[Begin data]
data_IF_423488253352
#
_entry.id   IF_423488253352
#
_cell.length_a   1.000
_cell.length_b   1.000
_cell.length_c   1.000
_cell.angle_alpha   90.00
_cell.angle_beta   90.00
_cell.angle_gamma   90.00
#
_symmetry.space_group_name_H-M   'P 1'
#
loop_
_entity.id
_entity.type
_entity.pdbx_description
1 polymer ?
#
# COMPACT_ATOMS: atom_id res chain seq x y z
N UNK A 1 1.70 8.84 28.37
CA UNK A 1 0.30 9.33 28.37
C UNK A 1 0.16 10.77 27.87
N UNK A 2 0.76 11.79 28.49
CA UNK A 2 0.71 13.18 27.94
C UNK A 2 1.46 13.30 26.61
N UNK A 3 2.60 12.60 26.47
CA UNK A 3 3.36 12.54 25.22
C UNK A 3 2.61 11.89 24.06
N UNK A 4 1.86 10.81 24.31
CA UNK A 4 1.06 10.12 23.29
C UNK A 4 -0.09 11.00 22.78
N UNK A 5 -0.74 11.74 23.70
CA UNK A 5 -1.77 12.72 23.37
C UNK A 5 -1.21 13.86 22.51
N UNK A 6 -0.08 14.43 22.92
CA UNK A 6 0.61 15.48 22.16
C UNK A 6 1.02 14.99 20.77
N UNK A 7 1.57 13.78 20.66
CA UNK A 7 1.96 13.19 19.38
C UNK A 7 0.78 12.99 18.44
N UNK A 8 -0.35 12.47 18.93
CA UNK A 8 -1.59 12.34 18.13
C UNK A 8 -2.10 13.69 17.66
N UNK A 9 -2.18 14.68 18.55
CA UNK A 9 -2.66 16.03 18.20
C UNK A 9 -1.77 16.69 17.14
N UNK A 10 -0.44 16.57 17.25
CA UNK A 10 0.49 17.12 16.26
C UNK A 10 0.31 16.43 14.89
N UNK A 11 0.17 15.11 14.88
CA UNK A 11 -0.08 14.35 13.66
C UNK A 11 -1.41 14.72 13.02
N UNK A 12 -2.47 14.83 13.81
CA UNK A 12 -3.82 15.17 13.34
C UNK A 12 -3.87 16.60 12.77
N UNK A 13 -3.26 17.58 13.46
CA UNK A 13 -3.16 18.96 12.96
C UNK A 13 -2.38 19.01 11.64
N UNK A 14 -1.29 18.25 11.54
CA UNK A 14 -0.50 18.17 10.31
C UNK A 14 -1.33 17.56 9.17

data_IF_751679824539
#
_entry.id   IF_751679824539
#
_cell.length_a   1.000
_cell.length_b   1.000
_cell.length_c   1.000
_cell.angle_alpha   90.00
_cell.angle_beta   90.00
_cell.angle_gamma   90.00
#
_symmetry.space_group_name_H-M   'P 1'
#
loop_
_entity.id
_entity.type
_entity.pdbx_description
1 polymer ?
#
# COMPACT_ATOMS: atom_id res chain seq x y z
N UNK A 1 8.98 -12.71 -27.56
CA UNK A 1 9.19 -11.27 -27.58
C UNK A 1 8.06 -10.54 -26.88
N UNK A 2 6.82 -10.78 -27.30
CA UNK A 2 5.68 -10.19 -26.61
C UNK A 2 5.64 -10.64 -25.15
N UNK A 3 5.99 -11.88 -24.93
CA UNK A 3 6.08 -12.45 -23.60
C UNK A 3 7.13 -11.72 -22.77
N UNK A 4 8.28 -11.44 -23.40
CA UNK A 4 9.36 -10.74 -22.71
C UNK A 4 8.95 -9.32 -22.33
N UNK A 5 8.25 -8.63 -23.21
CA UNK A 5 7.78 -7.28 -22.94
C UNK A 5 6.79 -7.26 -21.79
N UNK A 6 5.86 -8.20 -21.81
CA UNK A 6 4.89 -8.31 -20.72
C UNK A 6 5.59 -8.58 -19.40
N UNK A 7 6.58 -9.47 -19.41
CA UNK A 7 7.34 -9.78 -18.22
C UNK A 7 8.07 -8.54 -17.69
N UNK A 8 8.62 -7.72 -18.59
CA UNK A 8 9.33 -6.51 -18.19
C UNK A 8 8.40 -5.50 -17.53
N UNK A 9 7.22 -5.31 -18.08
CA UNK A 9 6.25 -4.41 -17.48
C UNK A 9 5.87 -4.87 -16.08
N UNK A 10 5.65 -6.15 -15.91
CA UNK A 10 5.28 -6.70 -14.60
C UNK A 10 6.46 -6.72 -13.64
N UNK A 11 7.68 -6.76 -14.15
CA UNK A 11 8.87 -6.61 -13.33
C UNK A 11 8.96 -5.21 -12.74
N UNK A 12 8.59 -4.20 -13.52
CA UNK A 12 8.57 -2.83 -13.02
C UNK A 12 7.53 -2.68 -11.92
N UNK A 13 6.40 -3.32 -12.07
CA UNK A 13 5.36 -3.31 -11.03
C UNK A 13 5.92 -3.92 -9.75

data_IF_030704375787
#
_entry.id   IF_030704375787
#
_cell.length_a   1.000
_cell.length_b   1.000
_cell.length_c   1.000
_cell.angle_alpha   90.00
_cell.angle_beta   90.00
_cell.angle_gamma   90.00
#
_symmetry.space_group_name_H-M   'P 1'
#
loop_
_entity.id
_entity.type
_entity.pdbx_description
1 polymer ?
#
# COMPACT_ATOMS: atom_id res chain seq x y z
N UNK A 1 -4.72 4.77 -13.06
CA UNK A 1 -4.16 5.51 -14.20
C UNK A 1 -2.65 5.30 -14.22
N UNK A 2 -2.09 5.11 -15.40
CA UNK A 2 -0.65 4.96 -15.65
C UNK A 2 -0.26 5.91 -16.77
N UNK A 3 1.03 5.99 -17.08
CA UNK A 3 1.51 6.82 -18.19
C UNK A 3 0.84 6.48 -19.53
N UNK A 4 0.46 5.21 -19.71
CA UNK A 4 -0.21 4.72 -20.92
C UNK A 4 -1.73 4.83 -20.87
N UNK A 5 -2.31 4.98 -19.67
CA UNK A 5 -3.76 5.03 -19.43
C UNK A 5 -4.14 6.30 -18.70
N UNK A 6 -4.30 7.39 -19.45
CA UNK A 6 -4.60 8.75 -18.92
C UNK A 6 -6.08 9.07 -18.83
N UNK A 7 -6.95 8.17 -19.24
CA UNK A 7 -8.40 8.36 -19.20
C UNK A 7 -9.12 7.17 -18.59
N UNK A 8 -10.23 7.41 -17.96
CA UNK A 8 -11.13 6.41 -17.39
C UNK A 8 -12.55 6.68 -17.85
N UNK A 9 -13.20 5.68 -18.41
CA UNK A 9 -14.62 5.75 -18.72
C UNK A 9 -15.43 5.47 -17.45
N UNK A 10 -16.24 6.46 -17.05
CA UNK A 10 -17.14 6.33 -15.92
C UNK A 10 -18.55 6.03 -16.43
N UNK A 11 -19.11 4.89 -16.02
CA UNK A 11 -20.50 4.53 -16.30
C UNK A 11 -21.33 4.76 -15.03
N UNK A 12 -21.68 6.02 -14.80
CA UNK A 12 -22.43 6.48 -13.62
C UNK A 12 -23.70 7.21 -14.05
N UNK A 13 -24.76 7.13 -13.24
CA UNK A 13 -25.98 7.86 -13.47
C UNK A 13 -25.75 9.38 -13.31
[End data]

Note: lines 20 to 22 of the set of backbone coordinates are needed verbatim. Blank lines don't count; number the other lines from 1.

# COMPACT_ATOMS: atom_id res chain seq x y z
N UNK A 1 1.70 8.84 28.37
CA UNK A 1 0.30 9.33 28.37